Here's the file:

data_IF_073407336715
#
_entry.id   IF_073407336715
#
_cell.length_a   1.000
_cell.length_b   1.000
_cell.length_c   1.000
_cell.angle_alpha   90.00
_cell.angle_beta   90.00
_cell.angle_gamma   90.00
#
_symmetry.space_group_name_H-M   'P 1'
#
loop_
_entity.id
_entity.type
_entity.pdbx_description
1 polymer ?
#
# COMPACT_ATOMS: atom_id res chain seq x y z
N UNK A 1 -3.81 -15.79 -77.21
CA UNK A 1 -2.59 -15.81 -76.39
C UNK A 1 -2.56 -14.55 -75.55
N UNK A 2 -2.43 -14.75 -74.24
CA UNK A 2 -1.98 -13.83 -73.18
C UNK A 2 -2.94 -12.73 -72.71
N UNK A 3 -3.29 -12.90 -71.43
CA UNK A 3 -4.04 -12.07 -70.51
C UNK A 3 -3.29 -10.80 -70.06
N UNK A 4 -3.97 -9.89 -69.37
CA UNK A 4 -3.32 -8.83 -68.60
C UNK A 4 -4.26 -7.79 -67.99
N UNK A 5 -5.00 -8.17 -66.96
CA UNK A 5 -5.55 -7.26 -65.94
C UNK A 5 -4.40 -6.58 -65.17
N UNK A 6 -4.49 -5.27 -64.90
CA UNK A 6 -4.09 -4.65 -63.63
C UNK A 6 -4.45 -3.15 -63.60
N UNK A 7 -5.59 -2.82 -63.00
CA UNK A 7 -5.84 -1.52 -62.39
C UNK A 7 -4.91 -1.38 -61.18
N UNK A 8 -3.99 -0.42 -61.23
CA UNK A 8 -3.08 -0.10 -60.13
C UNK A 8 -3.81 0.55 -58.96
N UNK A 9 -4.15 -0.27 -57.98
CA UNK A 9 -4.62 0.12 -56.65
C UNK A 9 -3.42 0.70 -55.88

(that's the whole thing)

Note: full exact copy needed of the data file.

data_IF_073407336715
#
_entry.id   IF_073407336715
#
_cell.length_a   1.000
_cell.length_b   1.000
_cell.length_c   1.000
_cell.angle_alpha   90.00
_cell.angle_beta   90.00
_cell.angle_gamma   90.00
#
_symmetry.space_group_name_H-M   'P 1'
#
loop_
_entity.id
_entity.type
_entity.pdbx_description
1 polymer ?
#
# COMPACT_ATOMS: atom_id res chain seq x y z
N UNK A 1 -3.81 -15.79 -77.21
CA UNK A 1 -2.59 -15.81 -76.39
C UNK A 1 -2.56 -14.55 -75.55
N UNK A 2 -2.43 -14.75 -74.24
CA UNK A 2 -1.98 -13.83 -73.18
C UNK A 2 -2.94 -12.73 -72.71
N UNK A 3 -3.29 -12.90 -71.43
CA UNK A 3 -4.04 -12.07 -70.51
C UNK A 3 -3.29 -10.80 -70.06
N UNK A 4 -3.97 -9.89 -69.37
CA UNK A 4 -3.32 -8.83 -68.60
C UNK A 4 -4.26 -7.79 -67.99
N UNK A 5 -5.00 -8.17 -66.96
CA UNK A 5 -5.55 -7.26 -65.94
C UNK A 5 -4.40 -6.58 -65.17
N UNK A 6 -4.49 -5.27 -64.90
CA UNK A 6 -4.09 -4.65 -63.63
C UNK A 6 -4.45 -3.15 -63.60
N UNK A 7 -5.59 -2.82 -63.00
CA UNK A 7 -5.84 -1.52 -62.39
C UNK A 7 -4.91 -1.38 -61.18
N UNK A 8 -3.99 -0.42 -61.23
CA UNK A 8 -3.08 -0.10 -60.13
C UNK A 8 -3.81 0.55 -58.96
N UNK A 9 -4.15 -0.27 -57.98
CA UNK A 9 -4.62 0.12 -56.65
C UNK A 9 -3.42 0.70 -55.88